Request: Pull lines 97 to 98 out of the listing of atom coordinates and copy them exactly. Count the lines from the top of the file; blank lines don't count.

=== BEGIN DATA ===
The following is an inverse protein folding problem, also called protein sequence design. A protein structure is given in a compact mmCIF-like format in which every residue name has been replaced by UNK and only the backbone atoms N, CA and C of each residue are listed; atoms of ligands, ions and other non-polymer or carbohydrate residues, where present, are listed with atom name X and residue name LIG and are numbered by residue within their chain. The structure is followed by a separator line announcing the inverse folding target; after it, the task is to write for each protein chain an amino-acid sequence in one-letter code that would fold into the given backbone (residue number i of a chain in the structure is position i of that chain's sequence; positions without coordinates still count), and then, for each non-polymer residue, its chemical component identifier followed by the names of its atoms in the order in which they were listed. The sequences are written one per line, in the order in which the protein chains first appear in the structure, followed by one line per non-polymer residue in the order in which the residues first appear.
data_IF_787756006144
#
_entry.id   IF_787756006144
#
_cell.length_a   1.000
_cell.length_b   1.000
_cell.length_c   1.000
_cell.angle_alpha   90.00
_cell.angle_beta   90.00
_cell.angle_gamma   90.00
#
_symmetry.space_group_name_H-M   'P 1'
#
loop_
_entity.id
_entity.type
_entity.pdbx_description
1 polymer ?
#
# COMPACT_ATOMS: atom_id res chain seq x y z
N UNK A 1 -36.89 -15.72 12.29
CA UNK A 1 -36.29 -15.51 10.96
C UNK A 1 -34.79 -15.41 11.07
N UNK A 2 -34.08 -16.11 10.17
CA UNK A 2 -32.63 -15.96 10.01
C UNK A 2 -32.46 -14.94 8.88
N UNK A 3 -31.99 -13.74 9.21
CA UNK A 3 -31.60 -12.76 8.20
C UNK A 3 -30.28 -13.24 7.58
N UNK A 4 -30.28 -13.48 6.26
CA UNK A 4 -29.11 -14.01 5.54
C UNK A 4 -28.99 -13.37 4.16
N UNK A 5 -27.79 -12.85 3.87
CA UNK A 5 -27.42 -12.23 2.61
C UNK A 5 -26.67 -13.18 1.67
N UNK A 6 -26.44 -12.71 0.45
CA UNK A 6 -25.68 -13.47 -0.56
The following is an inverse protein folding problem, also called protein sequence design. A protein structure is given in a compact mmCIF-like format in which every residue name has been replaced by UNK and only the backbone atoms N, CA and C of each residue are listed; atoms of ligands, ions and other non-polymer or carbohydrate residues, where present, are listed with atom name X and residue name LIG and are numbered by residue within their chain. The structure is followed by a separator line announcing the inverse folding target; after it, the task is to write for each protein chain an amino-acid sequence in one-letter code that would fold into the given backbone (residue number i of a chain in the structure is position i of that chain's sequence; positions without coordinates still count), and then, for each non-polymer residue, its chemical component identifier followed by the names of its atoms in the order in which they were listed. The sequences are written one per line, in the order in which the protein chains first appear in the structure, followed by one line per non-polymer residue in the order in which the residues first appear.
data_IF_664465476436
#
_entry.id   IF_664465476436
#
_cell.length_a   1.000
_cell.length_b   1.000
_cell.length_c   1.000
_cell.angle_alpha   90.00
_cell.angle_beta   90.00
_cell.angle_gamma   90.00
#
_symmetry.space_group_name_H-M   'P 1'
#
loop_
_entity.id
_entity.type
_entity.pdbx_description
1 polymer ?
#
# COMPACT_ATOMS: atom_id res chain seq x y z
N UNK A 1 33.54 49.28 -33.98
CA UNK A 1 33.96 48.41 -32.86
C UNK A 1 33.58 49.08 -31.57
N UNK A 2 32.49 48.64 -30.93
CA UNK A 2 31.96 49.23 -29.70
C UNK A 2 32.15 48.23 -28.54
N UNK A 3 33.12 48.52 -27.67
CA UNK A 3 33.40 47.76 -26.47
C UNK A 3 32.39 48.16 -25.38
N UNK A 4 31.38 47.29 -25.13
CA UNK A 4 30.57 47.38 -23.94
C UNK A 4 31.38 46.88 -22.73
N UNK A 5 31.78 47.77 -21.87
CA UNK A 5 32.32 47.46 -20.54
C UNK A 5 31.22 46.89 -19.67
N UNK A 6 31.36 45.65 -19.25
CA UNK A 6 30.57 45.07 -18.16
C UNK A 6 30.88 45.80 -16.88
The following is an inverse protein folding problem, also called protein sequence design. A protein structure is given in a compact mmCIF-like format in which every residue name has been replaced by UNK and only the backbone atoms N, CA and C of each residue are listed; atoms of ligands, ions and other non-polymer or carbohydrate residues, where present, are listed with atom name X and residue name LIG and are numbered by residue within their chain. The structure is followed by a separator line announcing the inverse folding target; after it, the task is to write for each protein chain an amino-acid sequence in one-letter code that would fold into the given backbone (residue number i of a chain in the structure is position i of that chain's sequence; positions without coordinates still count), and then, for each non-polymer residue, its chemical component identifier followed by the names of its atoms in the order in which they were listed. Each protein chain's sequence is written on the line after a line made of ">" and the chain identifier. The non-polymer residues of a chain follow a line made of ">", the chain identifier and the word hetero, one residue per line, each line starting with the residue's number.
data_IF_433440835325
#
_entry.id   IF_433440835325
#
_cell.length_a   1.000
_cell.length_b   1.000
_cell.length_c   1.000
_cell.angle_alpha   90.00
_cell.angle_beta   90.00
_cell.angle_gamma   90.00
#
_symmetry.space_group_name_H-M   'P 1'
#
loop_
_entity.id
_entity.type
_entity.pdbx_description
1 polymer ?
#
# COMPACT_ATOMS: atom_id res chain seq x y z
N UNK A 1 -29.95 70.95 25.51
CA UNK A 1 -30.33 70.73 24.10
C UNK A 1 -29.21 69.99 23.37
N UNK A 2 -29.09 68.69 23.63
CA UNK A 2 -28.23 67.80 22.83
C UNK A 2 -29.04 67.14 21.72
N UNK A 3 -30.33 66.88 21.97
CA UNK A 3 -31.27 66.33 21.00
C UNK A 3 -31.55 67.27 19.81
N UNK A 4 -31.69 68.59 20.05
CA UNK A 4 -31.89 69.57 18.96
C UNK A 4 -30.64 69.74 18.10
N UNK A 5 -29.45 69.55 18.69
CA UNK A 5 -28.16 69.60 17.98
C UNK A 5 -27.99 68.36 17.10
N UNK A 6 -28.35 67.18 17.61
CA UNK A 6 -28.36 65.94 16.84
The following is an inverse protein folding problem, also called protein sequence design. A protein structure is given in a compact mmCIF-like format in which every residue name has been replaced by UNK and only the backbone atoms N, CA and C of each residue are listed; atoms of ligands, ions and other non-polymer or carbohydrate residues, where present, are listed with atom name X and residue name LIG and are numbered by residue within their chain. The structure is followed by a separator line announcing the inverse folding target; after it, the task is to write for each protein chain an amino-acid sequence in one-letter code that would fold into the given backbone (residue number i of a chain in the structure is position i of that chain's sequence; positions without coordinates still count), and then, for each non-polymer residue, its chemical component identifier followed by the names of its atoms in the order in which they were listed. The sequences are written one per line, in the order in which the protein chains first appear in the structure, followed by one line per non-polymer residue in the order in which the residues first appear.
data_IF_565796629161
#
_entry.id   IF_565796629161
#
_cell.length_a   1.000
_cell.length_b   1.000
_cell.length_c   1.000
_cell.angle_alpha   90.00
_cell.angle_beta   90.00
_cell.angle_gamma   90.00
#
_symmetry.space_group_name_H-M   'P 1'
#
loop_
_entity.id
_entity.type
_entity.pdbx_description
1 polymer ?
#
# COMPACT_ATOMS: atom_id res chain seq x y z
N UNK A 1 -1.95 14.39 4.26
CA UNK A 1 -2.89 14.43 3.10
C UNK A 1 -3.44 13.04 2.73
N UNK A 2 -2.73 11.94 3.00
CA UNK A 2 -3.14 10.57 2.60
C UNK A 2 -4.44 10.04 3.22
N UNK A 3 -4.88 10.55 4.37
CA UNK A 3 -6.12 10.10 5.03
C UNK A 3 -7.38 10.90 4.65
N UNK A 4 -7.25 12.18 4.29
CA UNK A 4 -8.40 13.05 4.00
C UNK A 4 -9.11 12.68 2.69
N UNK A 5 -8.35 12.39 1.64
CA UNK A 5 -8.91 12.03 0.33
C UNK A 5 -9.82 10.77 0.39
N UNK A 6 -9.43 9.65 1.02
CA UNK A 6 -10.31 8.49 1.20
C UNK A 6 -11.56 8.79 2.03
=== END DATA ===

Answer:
#
# COMPACT_ATOMS: atom_id res chain seq x y z